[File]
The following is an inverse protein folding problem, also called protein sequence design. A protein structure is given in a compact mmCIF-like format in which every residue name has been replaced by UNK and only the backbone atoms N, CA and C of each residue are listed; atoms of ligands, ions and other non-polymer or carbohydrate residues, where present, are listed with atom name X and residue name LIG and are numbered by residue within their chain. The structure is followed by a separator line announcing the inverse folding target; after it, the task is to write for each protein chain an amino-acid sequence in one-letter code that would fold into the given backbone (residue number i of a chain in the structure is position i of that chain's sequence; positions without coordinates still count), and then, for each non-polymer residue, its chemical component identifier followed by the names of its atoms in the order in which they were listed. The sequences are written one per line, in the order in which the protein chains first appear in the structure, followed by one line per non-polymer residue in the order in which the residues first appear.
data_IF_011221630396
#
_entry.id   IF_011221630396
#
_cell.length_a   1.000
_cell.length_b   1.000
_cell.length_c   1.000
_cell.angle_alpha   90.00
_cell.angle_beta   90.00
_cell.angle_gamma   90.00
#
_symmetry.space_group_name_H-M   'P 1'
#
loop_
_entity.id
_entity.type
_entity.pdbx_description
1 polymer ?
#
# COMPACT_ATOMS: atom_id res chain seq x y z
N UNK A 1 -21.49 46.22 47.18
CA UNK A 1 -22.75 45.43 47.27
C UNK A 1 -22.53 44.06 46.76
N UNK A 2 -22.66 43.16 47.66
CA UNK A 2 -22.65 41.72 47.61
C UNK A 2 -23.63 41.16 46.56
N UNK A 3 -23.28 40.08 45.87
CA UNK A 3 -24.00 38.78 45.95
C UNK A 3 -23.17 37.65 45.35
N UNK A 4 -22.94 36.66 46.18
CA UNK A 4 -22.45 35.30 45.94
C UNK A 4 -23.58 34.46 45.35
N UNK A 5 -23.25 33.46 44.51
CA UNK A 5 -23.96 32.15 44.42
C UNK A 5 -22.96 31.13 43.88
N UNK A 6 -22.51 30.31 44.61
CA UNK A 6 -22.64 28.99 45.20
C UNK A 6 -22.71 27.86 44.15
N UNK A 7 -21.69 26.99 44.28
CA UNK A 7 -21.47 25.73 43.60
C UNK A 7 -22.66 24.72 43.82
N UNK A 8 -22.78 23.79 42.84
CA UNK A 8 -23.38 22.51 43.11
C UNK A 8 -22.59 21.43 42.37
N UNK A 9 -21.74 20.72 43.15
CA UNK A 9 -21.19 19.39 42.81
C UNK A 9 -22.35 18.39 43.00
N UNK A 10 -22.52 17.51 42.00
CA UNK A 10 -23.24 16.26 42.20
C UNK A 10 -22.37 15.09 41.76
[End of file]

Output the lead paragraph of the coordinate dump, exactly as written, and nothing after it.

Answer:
The following is an inverse protein folding problem, also called protein sequence design. A protein structure is given in a compact mmCIF-like format in which every residue name has been replaced by UNK and only the backbone atoms N, CA and C of each residue are listed; atoms of ligands, ions and other non-polymer or carbohydrate residues, where present, are listed with atom name X and residue name LIG and are numbered by residue within their chain. The structure is followed by a separator line announcing the inverse folding target; after it, the task is to write for each protein chain an amino-acid sequence in one-letter code that would fold into the given backbone (residue number i of a chain in the structure is position i of that chain's sequence; positions without coordinates still count), and then, for each non-polymer residue, its chemical component identifier followed by the names of its atoms in the order in which they were listed. The sequences are written one per line, in the order in which the protein chains first appear in the structure, followed by one line per non-polymer residue in the order in which the residues first appear.